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Publication numberUS20020116247 A1
Publication typeApplication
Application numberUS 10/074,085
Publication dateAug 22, 2002
Filing dateFeb 12, 2002
Priority dateFeb 15, 2001
Publication number074085, 10074085, US 2002/0116247 A1, US 2002/116247 A1, US 20020116247 A1, US 20020116247A1, US 2002116247 A1, US 2002116247A1, US-A1-20020116247, US-A1-2002116247, US2002/0116247A1, US2002/116247A1, US20020116247 A1, US20020116247A1, US2002116247 A1, US2002116247A1
InventorsKathleen Tucker, Teri Schroeder
Original AssigneeTucker Kathleen Ann, Schroeder Teri Lynn
Export CitationBiBTeX, EndNote, RefMan
External Links: USPTO, USPTO Assignment, Espacenet
Public-initiated incident reporting system and method
US 20020116247 A1
Abstract
This is a computerized system that leverages web technologies to provide the mechanism by which the public-at-large can self-initiate the report of an incident, and whereby the system captures data pertinent to the incident in the form of a logical association of all elements of the incident; including, but not limited to: victim, reporting party, location, narrative, incident details, and suspect information. This invention is a remarkable, innovative, and unprecedented system and method that: 1) enables the public-at-large to electronically create an incident report via the Internet, an intranet, or an extranet; 2) guides the public through the process of creating an incident report; 3) profiles the elements of the incident through iterative sets of logically related questions and answers; and, 4) automatically notifies one or more law enforcement agencies of the submission of an incident report by a member of the public-at-large.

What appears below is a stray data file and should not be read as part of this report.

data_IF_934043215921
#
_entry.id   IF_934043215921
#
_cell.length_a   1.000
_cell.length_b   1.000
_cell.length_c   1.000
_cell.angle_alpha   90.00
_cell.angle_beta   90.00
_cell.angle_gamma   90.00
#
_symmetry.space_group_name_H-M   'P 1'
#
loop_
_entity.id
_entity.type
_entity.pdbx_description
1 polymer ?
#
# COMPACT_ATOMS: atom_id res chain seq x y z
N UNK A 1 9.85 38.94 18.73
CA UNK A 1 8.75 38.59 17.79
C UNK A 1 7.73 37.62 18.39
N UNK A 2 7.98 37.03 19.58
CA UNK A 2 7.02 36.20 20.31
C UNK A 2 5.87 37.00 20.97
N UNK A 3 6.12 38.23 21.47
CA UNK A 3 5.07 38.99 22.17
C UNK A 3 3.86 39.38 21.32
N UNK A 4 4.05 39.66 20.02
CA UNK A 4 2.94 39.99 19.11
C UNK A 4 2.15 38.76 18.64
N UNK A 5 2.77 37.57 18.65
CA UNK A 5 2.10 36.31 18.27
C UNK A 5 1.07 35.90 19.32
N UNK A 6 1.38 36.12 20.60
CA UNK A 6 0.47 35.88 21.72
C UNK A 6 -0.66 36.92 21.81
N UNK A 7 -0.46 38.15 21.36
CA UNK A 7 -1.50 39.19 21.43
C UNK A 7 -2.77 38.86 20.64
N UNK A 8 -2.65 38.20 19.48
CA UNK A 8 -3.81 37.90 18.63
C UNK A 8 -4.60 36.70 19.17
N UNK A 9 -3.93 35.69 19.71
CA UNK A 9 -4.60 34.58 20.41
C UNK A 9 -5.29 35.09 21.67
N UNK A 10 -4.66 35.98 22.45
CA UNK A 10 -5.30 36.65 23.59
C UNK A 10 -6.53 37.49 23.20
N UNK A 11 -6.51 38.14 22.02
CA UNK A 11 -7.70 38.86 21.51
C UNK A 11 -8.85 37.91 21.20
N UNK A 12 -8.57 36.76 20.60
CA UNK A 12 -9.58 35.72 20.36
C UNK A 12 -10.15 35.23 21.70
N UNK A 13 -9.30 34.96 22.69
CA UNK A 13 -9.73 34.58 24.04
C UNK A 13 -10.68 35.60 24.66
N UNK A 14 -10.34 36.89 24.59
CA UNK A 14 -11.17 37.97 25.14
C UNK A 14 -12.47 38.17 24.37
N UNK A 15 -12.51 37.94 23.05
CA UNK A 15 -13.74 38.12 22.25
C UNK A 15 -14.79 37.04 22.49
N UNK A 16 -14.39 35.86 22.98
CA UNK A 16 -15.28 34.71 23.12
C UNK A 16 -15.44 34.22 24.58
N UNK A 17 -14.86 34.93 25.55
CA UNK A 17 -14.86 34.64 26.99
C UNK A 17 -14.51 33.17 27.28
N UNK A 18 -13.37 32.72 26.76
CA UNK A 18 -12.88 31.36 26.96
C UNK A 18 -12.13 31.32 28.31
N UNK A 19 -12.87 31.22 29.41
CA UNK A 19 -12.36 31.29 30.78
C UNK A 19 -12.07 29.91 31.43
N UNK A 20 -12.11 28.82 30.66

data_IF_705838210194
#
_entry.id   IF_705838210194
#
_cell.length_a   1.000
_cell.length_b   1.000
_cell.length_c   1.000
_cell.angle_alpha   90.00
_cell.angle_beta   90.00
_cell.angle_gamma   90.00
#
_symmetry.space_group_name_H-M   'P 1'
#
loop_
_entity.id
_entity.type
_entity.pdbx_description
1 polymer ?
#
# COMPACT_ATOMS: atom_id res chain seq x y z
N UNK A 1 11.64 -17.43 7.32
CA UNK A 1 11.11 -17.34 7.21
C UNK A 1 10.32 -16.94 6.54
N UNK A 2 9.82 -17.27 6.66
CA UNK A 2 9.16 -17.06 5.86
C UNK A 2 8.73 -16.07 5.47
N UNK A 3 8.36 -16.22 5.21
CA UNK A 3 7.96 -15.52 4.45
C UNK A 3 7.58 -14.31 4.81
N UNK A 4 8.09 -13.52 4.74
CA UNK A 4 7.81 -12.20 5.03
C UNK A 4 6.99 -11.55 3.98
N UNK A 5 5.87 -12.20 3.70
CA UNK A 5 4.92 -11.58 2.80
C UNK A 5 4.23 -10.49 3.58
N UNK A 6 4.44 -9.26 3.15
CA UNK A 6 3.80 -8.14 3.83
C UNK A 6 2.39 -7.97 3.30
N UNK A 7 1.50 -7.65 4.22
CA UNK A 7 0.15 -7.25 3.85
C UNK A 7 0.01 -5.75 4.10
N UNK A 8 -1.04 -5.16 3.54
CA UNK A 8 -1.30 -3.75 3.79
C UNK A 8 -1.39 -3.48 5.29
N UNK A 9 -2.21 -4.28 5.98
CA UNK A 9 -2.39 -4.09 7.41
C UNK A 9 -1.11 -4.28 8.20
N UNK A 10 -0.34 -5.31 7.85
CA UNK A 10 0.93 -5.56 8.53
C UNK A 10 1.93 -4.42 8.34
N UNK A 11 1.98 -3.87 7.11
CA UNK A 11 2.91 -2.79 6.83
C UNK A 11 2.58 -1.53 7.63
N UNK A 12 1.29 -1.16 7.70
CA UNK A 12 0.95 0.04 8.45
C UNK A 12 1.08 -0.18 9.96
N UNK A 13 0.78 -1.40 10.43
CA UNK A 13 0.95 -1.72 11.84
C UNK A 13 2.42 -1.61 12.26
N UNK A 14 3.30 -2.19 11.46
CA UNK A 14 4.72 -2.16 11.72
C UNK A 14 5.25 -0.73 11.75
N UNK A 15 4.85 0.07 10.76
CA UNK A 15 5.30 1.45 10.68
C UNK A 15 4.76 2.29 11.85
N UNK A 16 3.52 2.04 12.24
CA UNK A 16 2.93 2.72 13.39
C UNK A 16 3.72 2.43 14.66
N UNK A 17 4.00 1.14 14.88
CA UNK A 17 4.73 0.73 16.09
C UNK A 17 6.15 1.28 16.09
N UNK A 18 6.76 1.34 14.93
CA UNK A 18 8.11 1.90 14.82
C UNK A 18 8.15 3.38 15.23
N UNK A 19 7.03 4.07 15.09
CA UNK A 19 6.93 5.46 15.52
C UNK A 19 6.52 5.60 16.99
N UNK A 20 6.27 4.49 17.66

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Claims(12)
What we claim is: